Had several field conversations recently around the effect of high storage capacity utilization on cluster performance. Capacity management is a vital part of Isilon system administration and would seem to warrant a blog article.


Because OneFS is a single, scalable file system, unencumbered by underlying volume management requirements, it can lead to reduce vigilance on cluster capacity utilization. While the cluster will fire alerts before things become critical, not all sites have additional nodes on hand, sitting around waiting for cluster expansion. The reality is there’s a lead time between ordering and taking delivery of new hardware. As such, it pays to be proactive when it comes to cluster capacity management.


When a cluster, or any of its nodepools, becomes more than 90% full, OneFS can experience slower performance and possible workflow interruptions in high-transaction or write-speed-critical operations. Furthermore, when a cluster or pool approaches full capacity (over 95% full), the following issues can occur:


  • Substantially slower performance
  • Workflow disruptions - failed file operations and inability to write data
  • Inability to make configuration changes or run commands to delete data and free up space


Allowing a cluster or pool to fill can put the cluster into a non-operational state that can take significant time (hours, or even days) to correct. Therefore, it is important to keep your cluster or pool from becoming full. To ensure that a cluster or its constituent pools do not run out of space:


  • Add new nodes to existing clusters or pools
  • Replace smaller-capacity nodes with larger-capacity nodes
  • Create more clusters.


OneFS will notify when cluster capacity starts to reach levels of concern. If the warning events and alerts are not heeded, the following error messages can be displayed when attempting to write to a full, or nearly full, cluster or pool:


Error Message

Where Error is Displayed

The operation can’t be completed because the disk “<share name>” is full.

OneFS WebUI, or the command line interface on an NFS client.

No space left on device.

OneFS WebUI, or the command line interface on an NFS client.

No available space.

OneFS WebUI, or the command line interface on a Windows or SMB client.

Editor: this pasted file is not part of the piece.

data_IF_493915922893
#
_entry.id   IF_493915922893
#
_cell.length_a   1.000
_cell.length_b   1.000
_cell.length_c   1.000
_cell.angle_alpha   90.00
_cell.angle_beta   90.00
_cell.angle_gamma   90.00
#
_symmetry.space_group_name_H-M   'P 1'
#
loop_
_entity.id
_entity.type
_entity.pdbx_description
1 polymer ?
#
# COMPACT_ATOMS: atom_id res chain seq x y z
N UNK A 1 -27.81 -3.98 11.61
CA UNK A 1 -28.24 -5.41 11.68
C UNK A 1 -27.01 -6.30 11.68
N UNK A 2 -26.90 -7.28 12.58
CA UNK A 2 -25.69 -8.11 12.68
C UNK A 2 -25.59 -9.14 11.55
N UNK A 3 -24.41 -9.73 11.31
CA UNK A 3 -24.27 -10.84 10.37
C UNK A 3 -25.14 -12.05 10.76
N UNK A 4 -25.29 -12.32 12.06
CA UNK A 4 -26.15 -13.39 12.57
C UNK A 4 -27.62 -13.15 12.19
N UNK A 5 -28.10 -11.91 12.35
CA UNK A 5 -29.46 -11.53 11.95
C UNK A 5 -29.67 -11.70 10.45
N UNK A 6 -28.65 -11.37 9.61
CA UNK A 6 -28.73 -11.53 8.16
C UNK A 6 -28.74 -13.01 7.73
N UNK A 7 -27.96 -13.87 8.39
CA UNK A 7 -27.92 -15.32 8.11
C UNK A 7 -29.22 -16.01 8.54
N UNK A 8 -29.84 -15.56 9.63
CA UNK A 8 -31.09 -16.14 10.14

ENOSPC (error code)

Written to the cluster’s /var/log/messages file. This error code will be embedded in another message.

Failed to satisfy layout preference.

Written to the cluster’s /var/log/messages file

Disk Quota Exceeded.

Cluster command line interface, or an NFS client when you encounter a Snapshot Reserve limitation.



When deciding to add new nodes to an existing cluster or pool, contact your sales team to order the nodes well in advance of the cluster or pool running short on space. The recommendation is to start planning for additional capacity when the cluster or pool reaches 75% full. This will allow sufficient time to receive and install the new hardware, while still maintaining sufficient free space.

Here’s the recommended timeline for cluster capacity planning purposes:



If your data availability and protection SLA varies across different data categories (for example, home directories, file services, etc), ensure that any snapshot, replication and backup schedules are configured accordingly to meet the required availability and recovery objectives, and fit within the overall capacity plan.


Consider configuring a separate accounting quota for /ifs/home and /ifs/data directories (or wherever data and home directories are provisioned) to monitor aggregate disk space usage and issue administrative alerts as necessary to avoid running low on overall capacity.


InsightIQ provides detailed monitoring and trending functionality to help with capacity consumption projections and usage forecasting.



For optimal performance in any size cluster, the recommendation is to maintain at least 10% free space in each pool of a cluster.

To better protect smaller clusters (containing 3 to 7 nodes) the recommendation is to maintain 15 to 20% free space. A full smartfail of a node in smaller clusters may require more than one node's worth of space. Keeping 15 to 20% free space can allow the cluster to continue to operate while Isilon support assists with recovery.

Plan for contingencies: Having sufficient free space, plus a replica or fully updated backup of your data can limit downtime and mitigate risk of data loss if a nodes fails.